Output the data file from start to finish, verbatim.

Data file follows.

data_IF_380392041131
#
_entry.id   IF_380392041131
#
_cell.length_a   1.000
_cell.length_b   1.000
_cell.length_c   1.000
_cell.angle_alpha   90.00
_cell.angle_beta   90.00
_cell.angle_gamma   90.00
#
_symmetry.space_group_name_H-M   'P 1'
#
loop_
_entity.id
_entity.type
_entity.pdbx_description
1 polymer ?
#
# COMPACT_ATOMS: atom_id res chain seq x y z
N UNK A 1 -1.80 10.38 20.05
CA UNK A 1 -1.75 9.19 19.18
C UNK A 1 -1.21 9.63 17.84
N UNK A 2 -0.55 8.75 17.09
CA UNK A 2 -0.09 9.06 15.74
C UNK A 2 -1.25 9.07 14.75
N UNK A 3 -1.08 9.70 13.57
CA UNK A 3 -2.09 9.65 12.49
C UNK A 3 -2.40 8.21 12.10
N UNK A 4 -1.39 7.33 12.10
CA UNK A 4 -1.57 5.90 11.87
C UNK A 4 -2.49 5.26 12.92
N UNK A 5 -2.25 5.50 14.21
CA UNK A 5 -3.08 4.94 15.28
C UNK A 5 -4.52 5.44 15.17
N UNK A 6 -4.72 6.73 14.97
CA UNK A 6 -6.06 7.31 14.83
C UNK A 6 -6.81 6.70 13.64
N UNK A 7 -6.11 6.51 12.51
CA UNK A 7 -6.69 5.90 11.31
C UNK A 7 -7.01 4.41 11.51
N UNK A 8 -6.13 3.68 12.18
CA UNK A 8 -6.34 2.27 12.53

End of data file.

data_IF_380392041131
#
_entry.id   IF_380392041131
#
_cell.length_a   1.000
_cell.length_b   1.000
_cell.length_c   1.000
_cell.angle_alpha   90.00
_cell.angle_beta   90.00
_cell.angle_gamma   90.00
#
_symmetry.space_group_name_H-M   'P 1'
#
loop_
_entity.id
_entity.type
_entity.pdbx_description
1 polymer ?
#
# COMPACT_ATOMS: atom_id res chain seq x y z
N UNK A 1 -1.80 10.38 20.05
CA UNK A 1 -1.75 9.19 19.18
C UNK A 1 -1.21 9.63 17.84
N UNK A 2 -0.55 8.75 17.09
CA UNK A 2 -0.09 9.06 15.74
C UNK A 2 -1.25 9.07 14.75
N UNK A 3 -1.08 9.70 13.57
CA UNK A 3 -2.09 9.65 12.49
C UNK A 3 -2.40 8.21 12.10
N UNK A 4 -1.39 7.33 12.10
CA UNK A 4 -1.57 5.90 11.87
C UNK A 4 -2.49 5.26 12.92
N UNK A 5 -2.25 5.50 14.21
CA UNK A 5 -3.08 4.94 15.28
C UNK A 5 -4.52 5.44 15.17
N UNK A 6 -4.72 6.73 14.97
CA UNK A 6 -6.06 7.31 14.83
C UNK A 6 -6.81 6.70 13.64
N UNK A 7 -6.11 6.51 12.51
CA UNK A 7 -6.69 5.90 11.31
C UNK A 7 -7.01 4.41 11.51
N UNK A 8 -6.13 3.68 12.18
CA UNK A 8 -6.34 2.27 12.53